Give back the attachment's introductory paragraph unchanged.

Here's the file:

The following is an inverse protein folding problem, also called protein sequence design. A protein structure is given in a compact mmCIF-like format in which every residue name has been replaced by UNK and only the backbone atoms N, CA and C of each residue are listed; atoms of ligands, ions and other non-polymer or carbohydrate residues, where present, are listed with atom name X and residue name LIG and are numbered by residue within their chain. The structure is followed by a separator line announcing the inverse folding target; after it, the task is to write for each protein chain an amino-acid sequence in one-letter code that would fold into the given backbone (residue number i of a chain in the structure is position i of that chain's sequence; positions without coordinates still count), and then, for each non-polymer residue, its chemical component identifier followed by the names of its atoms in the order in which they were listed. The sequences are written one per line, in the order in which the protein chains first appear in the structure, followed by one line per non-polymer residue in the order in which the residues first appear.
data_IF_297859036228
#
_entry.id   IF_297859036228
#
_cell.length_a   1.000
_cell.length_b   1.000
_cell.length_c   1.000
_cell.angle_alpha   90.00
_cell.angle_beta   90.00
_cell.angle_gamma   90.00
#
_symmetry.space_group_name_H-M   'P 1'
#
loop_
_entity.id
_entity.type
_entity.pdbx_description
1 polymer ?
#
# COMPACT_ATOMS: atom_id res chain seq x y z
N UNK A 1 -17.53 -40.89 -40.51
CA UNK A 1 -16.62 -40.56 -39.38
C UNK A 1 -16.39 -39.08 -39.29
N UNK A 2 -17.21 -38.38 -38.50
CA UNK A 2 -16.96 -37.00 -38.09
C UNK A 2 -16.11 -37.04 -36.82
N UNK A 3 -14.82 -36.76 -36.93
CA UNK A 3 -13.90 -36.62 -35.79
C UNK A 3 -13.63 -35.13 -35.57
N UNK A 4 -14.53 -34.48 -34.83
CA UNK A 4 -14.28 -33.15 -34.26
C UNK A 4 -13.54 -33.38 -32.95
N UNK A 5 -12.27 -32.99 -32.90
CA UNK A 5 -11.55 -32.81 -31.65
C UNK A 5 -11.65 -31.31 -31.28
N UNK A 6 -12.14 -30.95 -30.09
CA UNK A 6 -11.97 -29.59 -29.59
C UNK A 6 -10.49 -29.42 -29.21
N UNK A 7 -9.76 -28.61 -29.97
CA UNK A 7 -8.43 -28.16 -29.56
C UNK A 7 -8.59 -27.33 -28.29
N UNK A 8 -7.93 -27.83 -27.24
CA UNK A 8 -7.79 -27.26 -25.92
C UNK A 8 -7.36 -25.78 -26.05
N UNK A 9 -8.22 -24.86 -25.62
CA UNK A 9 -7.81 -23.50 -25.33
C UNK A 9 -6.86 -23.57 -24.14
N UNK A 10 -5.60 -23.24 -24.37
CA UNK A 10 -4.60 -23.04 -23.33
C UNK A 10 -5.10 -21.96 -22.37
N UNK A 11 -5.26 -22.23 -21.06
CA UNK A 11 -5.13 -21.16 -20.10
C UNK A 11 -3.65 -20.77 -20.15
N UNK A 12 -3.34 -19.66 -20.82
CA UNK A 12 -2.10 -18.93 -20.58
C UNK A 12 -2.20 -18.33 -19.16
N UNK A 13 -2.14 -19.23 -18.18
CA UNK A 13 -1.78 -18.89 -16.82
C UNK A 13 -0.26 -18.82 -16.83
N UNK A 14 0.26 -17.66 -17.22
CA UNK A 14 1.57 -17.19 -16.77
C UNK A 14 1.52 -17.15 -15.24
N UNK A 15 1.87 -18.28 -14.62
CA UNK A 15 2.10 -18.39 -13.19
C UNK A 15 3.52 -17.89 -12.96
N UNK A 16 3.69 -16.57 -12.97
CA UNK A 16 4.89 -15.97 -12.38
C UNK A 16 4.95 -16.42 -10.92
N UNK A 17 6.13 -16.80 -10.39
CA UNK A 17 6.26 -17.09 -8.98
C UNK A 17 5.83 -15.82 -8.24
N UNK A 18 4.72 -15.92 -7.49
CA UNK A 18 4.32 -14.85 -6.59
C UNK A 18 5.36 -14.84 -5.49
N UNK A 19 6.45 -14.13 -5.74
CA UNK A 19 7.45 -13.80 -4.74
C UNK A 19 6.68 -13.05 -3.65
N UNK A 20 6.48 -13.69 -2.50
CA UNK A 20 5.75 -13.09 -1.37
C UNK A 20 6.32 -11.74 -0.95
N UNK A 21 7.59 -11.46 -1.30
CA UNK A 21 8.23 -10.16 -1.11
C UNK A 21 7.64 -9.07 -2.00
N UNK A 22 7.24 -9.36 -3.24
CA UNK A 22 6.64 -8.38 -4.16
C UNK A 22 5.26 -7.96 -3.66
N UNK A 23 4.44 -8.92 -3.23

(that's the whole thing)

The following is an inverse protein folding problem, also called protein sequence design. A protein structure is given in a compact mmCIF-like format in which every residue name has been replaced by UNK and only the backbone atoms N, CA and C of each residue are listed; atoms of ligands, ions and other non-polymer or carbohydrate residues, where present, are listed with atom name X and residue name LIG and are numbered by residue within their chain. The structure is followed by a separator line announcing the inverse folding target; after it, the task is to write for each protein chain an amino-acid sequence in one-letter code that would fold into the given backbone (residue number i of a chain in the structure is position i of that chain's sequence; positions without coordinates still count), and then, for each non-polymer residue, its chemical component identifier followed by the names of its atoms in the order in which they were listed. The sequences are written one per line, in the order in which the protein chains first appear in the structure, followed by one line per non-polymer residue in the order in which the residues first appear.